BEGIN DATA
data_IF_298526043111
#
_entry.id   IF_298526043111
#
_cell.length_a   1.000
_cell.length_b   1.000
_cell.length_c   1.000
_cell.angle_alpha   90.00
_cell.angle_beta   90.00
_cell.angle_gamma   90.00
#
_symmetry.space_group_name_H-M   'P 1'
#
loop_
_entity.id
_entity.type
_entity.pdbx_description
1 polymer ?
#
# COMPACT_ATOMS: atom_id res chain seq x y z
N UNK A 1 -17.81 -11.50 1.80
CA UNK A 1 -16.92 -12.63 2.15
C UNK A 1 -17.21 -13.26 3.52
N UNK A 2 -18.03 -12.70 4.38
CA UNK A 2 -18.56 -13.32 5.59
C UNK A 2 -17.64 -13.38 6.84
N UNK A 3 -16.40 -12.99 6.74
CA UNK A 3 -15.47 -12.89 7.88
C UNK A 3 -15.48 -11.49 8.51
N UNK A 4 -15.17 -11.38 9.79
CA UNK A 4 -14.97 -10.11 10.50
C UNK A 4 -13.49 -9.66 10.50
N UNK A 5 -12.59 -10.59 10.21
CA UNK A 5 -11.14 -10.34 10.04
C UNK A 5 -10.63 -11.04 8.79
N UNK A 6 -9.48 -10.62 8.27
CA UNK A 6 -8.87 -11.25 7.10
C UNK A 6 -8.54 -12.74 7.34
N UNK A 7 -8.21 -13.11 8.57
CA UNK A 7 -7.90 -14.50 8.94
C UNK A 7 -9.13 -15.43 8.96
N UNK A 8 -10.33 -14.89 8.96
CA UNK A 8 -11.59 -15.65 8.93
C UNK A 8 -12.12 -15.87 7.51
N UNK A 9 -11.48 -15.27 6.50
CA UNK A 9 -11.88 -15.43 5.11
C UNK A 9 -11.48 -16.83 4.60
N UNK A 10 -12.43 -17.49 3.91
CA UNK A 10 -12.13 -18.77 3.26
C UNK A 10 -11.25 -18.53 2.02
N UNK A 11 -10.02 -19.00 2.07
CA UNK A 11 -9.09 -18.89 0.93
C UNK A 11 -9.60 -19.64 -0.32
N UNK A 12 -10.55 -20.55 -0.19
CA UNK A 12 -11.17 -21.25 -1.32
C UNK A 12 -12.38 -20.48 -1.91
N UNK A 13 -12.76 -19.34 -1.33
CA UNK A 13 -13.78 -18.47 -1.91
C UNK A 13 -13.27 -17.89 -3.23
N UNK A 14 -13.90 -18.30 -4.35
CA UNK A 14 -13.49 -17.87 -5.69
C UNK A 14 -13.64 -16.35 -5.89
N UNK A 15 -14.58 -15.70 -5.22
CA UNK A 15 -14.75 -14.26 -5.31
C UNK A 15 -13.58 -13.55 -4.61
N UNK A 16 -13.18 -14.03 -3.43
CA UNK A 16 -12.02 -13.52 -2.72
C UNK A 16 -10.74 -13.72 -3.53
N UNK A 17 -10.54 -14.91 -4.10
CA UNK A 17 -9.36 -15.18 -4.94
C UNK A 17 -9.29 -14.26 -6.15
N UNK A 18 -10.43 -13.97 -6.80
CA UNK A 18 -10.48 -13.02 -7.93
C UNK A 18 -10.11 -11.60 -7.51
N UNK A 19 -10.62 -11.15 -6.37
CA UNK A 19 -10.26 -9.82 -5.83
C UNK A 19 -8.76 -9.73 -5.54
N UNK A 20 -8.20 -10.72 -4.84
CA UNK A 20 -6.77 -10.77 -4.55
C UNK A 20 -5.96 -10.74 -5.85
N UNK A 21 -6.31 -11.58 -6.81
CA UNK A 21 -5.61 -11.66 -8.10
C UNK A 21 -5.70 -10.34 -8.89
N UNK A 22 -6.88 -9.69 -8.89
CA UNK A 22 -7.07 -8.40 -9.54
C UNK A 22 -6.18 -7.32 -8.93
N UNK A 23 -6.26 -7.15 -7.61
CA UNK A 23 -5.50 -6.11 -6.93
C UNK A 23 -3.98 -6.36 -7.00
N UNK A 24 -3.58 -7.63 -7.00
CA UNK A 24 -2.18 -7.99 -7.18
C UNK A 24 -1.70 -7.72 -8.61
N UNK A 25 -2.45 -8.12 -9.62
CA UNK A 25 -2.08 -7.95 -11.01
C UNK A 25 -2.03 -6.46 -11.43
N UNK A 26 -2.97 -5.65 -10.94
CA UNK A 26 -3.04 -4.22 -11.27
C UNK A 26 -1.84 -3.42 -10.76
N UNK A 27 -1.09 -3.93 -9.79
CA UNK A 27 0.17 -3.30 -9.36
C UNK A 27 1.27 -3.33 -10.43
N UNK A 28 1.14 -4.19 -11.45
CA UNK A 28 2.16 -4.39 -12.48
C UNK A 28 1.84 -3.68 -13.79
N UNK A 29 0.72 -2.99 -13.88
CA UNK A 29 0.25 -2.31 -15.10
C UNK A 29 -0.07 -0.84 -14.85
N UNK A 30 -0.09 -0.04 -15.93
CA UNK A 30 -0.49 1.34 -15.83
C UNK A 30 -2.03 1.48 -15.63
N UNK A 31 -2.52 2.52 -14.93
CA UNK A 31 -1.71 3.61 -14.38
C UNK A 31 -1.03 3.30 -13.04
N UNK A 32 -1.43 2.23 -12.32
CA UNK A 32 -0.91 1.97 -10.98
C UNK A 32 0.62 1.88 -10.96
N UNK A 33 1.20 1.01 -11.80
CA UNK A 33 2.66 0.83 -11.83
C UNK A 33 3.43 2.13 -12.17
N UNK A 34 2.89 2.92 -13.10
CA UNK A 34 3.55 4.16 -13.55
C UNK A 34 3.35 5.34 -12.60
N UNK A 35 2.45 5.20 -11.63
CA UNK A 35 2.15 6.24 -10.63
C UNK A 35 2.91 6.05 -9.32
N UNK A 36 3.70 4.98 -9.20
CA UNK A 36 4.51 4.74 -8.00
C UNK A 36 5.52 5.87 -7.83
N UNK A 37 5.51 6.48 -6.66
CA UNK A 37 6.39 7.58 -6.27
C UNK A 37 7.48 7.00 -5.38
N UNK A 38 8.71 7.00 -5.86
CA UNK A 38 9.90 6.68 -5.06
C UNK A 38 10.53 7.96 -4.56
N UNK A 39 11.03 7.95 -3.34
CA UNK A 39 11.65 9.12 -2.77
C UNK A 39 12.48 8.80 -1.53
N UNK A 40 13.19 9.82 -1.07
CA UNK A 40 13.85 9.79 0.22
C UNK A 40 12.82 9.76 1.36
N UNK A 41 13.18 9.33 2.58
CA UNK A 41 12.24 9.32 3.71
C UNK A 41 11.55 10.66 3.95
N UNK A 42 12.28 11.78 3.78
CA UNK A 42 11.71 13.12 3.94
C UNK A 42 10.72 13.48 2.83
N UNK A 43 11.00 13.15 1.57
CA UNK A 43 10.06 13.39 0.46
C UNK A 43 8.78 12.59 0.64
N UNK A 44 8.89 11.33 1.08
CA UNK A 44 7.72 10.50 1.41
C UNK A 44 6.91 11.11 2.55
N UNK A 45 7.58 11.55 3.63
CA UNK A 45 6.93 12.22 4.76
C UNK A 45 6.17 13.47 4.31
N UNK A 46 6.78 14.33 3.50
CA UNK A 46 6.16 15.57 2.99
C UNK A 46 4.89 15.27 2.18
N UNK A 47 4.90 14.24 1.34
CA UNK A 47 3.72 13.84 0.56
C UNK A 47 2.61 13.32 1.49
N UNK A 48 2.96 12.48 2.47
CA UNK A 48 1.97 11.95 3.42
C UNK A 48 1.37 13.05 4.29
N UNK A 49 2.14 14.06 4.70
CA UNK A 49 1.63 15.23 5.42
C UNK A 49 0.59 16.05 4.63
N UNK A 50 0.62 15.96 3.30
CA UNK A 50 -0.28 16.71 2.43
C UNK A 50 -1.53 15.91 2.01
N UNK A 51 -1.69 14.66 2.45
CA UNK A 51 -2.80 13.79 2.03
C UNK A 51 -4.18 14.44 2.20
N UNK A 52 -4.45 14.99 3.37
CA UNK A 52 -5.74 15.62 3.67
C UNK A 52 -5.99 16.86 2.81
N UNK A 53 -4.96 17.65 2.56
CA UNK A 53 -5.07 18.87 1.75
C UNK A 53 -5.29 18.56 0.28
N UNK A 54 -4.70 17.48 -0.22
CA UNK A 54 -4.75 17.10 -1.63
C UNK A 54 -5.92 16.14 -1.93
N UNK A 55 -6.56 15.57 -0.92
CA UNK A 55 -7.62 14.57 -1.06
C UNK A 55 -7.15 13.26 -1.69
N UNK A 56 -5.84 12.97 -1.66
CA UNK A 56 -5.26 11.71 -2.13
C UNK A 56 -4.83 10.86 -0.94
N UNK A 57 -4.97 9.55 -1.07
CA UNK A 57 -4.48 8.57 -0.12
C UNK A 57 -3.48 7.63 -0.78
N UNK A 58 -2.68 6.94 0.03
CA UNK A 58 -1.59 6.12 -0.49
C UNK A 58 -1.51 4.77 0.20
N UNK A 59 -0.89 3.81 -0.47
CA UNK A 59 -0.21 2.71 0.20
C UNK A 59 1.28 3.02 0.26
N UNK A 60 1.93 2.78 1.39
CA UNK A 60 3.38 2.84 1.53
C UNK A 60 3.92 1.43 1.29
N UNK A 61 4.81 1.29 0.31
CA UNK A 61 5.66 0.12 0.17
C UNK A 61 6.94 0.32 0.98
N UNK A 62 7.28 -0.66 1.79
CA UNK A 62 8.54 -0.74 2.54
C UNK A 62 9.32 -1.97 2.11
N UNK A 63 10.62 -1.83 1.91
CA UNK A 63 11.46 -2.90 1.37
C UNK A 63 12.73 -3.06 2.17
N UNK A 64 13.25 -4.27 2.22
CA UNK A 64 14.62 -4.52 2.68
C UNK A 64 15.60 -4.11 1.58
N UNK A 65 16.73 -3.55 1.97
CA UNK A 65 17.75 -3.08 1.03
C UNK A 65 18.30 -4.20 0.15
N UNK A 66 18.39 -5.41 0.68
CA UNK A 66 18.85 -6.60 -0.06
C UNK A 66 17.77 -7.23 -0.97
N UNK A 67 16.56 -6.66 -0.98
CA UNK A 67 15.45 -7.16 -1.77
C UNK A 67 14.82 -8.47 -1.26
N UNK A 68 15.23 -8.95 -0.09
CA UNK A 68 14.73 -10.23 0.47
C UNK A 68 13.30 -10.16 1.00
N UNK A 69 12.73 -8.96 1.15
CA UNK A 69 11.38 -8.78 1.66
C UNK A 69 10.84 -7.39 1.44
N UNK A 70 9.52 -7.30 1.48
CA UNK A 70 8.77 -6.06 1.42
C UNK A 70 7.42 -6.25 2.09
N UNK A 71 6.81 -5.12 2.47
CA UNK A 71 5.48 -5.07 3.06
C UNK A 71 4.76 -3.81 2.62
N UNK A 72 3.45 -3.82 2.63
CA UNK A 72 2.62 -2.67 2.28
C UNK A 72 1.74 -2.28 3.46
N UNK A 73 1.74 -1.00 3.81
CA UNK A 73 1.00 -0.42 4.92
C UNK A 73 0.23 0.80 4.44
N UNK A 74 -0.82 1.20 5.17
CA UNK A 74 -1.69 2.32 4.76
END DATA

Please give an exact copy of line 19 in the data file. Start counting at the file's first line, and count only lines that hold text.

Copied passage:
#